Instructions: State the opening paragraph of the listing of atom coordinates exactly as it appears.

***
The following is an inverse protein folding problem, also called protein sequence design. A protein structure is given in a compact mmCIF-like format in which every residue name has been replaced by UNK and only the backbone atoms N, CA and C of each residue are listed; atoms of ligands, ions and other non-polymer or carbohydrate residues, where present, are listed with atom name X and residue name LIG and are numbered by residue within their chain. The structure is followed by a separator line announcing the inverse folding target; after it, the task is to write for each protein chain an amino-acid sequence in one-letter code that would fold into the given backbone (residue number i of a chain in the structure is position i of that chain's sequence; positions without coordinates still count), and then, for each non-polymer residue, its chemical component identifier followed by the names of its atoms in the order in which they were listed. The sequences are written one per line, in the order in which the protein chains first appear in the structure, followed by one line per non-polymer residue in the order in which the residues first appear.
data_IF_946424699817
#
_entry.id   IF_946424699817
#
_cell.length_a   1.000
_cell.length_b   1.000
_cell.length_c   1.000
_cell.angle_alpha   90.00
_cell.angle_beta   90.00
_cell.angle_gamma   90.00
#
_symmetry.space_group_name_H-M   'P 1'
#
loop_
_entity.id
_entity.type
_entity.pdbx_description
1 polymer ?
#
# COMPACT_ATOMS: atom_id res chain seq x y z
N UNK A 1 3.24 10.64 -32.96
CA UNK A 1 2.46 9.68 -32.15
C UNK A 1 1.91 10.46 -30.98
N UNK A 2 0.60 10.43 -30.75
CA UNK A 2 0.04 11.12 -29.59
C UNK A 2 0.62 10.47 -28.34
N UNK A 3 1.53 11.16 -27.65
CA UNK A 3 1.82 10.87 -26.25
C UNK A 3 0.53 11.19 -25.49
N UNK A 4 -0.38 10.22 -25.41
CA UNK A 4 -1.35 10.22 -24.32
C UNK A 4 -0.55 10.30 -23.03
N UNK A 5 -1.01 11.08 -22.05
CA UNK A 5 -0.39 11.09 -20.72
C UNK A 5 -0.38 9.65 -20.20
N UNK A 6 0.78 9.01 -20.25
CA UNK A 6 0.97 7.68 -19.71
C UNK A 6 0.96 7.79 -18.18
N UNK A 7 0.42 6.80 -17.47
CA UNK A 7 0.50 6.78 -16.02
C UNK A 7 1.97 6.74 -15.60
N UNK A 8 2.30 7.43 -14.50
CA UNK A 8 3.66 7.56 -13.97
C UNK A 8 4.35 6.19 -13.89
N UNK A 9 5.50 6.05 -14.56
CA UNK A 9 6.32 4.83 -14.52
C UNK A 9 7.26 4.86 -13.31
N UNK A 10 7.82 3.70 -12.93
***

The following is an inverse protein folding problem, also called protein sequence design. A protein structure is given in a compact mmCIF-like format in which every residue name has been replaced by UNK and only the backbone atoms N, CA and C of each residue are listed; atoms of ligands, ions and other non-polymer or carbohydrate residues, where present, are listed with atom name X and residue name LIG and are numbered by residue within their chain. The structure is followed by a separator line announcing the inverse folding target; after it, the task is to write for each protein chain an amino-acid sequence in one-letter code that would fold into the given backbone (residue number i of a chain in the structure is position i of that chain's sequence; positions without coordinates still count), and then, for each non-polymer residue, its chemical component identifier followed by the names of its atoms in the order in which they were listed. The sequences are written one per line, in the order in which the protein chains first appear in the structure, followed by one line per non-polymer residue in the order in which the residues first appear.